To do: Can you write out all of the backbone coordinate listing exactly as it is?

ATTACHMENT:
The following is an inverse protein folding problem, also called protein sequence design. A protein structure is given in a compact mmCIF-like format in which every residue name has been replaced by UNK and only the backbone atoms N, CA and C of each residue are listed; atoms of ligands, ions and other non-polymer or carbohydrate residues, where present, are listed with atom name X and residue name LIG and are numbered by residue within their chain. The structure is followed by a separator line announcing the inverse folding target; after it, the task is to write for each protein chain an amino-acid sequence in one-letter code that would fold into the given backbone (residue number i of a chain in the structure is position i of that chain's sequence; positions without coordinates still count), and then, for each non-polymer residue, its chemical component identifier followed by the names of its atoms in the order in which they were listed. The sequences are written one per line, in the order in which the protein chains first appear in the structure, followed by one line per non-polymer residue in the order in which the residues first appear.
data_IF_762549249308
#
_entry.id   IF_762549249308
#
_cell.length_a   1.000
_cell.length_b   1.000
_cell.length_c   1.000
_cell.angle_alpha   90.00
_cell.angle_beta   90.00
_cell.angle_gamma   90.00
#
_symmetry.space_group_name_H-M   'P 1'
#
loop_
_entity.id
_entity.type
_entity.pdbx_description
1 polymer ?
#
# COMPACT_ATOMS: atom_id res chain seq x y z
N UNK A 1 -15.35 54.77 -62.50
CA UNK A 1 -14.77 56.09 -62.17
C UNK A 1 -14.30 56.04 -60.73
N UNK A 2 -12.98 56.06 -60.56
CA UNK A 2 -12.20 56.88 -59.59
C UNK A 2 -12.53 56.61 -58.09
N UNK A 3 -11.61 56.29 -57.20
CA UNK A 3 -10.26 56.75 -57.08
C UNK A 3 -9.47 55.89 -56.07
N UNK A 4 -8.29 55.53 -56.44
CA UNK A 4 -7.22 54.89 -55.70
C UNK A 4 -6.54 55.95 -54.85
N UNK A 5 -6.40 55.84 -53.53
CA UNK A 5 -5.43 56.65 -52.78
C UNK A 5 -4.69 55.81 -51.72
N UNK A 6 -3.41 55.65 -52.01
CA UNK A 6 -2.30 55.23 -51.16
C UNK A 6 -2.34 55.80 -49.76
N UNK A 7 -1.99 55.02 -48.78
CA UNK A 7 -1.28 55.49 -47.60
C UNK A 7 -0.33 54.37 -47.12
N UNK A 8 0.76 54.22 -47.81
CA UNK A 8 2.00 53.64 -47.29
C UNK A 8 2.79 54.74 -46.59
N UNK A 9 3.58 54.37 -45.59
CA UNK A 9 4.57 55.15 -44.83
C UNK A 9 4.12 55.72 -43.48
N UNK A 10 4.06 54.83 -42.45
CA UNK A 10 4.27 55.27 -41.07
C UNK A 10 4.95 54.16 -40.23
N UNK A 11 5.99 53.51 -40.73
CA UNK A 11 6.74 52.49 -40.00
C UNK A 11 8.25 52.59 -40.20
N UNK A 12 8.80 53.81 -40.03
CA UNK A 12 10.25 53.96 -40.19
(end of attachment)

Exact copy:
The following is an inverse protein folding problem, also called protein sequence design. A protein structure is given in a compact mmCIF-like format in which every residue name has been replaced by UNK and only the backbone atoms N, CA and C of each residue are listed; atoms of ligands, ions and other non-polymer or carbohydrate residues, where present, are listed with atom name X and residue name LIG and are numbered by residue within their chain. The structure is followed by a separator line announcing the inverse folding target; after it, the task is to write for each protein chain an amino-acid sequence in one-letter code that would fold into the given backbone (residue number i of a chain in the structure is position i of that chain's sequence; positions without coordinates still count), and then, for each non-polymer residue, its chemical component identifier followed by the names of its atoms in the order in which they were listed. The sequences are written one per line, in the order in which the protein chains first appear in the structure, followed by one line per non-polymer residue in the order in which the residues first appear.
data_IF_762549249308
#
_entry.id   IF_762549249308
#
_cell.length_a   1.000
_cell.length_b   1.000
_cell.length_c   1.000
_cell.angle_alpha   90.00
_cell.angle_beta   90.00
_cell.angle_gamma   90.00
#
_symmetry.space_group_name_H-M   'P 1'
#
loop_
_entity.id
_entity.type
_entity.pdbx_description
1 polymer ?
#
# COMPACT_ATOMS: atom_id res chain seq x y z
N UNK A 1 -15.35 54.77 -62.50
CA UNK A 1 -14.77 56.09 -62.17
C UNK A 1 -14.30 56.04 -60.73
N UNK A 2 -12.98 56.06 -60.56
CA UNK A 2 -12.20 56.88 -59.59
C UNK A 2 -12.53 56.61 -58.09
N UNK A 3 -11.61 56.29 -57.20
CA UNK A 3 -10.26 56.75 -57.08
C UNK A 3 -9.47 55.89 -56.07
N UNK A 4 -8.29 55.53 -56.44
CA UNK A 4 -7.22 54.89 -55.70
C UNK A 4 -6.54 55.95 -54.85
N UNK A 5 -6.40 55.84 -53.53
CA UNK A 5 -5.43 56.65 -52.78
C UNK A 5 -4.69 55.81 -51.72
N UNK A 6 -3.41 55.65 -52.01
CA UNK A 6 -2.30 55.23 -51.16
C UNK A 6 -2.34 55.80 -49.76
N UNK A 7 -1.99 55.02 -48.78
CA UNK A 7 -1.28 55.49 -47.60
C UNK A 7 -0.33 54.37 -47.12
N UNK A 8 0.76 54.22 -47.81
CA UNK A 8 2.00 53.64 -47.29
C UNK A 8 2.79 54.74 -46.59
N UNK A 9 3.58 54.37 -45.59
CA UNK A 9 4.57 55.15 -44.83
C UNK A 9 4.12 55.72 -43.48
N UNK A 10 4.06 54.83 -42.45
CA UNK A 10 4.27 55.27 -41.07
C UNK A 10 4.95 54.16 -40.23
N UNK A 11 5.99 53.51 -40.73
CA UNK A 11 6.74 52.49 -40.00
C UNK A 11 8.25 52.59 -40.20
N UNK A 12 8.80 53.81 -40.03
CA UNK A 12 10.25 53.96 -40.19